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Housing quality crisis builds on 13 years of conservative deregulation | Construction industry

The article on the quality of house construction (Cracked tiles, wobbly gutters, leaning walls – why are new British houses so rubbish?, October 21) reminds me of the promised Home Information Packs (Hips) in the Queen’s Speech in 2003 and introduced by the Labor Government in 2007. The pack was to bring together all the required legal documentation, an Energy Performance Certificate (EPC) and a home condition report; Hundreds of building professionals have signed up for courses that would lead to a building inspector qualification.

One of then-Communities Secretary Eric Pickles’ first actions in the Coalition government in 2010 was to suspend the hip requirement, saying they were “costly and unnecessary” and that they “stifled a fragile real estate market”. Hips were finally abolished in 2012, leaving only EPC as the legal requirement. North of the border, however, assessing the condition of a property remains a condition of sale.

As Oliver Wainwright says: “Imagine buying a new car, then having to pay for the services of a professional inspector to check that it has been properly manufactured, before you dare take it on the road. » A house is the most important purchase you will make, to last at least your entire life, a cost several times that of a car that could be scrapped in 10 years.
David Jackson
Kelsall, Cheshire

The excellent and powerful article on the state of new housing in the UK is in its way a perfect microcosm of the utterly destructive and regressive effects of the Tory administration and its pact with the corrupt greed of a section of the sector companies. The paradigm, so skillfully constructed in this article, can be applied to all of social policy. First, embark on the privatization of what is essentially a public service, weaken regulations, and then relax or abandon financial controls.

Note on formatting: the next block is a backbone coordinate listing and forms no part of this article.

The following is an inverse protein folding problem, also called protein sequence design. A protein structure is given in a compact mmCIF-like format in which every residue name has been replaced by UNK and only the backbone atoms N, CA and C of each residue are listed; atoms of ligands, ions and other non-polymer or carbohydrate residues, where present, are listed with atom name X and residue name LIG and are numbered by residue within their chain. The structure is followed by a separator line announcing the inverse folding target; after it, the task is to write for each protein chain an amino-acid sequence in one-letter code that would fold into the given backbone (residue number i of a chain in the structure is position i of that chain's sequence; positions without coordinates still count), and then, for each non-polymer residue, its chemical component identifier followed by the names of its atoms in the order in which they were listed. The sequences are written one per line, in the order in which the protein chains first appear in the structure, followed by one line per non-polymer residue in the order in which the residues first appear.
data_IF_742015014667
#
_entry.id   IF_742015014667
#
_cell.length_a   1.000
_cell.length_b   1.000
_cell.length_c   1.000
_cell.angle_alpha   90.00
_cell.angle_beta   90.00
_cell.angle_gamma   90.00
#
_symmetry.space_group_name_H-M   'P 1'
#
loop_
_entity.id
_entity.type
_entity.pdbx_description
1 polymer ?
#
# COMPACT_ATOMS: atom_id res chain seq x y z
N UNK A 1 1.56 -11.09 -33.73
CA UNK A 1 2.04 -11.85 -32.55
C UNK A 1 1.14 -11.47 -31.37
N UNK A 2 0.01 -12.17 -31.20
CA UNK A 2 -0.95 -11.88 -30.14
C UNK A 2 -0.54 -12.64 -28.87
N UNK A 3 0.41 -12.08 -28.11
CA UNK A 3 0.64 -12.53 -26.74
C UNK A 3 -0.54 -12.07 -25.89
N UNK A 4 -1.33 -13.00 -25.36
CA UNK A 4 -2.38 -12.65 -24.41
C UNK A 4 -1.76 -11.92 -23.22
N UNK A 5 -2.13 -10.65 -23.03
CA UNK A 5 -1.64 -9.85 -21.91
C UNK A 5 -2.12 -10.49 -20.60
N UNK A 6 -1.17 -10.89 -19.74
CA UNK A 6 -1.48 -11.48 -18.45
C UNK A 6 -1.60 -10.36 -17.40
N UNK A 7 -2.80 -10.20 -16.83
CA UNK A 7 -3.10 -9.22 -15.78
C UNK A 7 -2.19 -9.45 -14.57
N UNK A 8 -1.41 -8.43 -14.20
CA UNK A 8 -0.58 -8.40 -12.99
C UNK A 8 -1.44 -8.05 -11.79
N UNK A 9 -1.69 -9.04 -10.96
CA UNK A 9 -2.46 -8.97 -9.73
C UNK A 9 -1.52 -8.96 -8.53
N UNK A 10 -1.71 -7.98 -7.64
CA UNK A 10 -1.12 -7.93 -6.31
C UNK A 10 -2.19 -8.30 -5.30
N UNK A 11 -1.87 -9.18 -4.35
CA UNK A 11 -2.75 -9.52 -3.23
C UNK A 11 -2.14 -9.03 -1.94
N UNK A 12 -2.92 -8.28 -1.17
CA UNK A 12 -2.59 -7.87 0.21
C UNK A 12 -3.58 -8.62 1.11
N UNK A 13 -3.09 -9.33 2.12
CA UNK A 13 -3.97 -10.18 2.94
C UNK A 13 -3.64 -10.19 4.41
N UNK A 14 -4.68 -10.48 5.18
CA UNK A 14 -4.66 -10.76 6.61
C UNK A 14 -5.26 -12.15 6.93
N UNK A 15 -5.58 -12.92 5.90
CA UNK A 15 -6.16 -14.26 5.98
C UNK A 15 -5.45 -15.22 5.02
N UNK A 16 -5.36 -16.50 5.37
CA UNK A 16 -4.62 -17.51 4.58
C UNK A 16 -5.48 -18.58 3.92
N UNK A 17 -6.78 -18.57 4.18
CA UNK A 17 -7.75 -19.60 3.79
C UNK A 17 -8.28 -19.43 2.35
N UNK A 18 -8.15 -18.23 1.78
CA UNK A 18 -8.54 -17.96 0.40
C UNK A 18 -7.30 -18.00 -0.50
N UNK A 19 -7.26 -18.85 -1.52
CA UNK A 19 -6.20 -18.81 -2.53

This pattern was repeated in the water, railway, health and probation sectors, as well as in the housebuilding sector. This has the effect of weakening public services and shifting the resulting inevitable costs onto households and individuals, and diverting the “saved” billions to the corporate sector while undertaxing its profits and workers’ wages. leaders.

This is a total and unprecedented scandal, and the only wonder is why it is only after 13 years that the scales seem to fall from people’s eyes. Conservatives are on a mission to eviscerate our social fabric.
Neil Blackshaw
Alnwick, Northumberland

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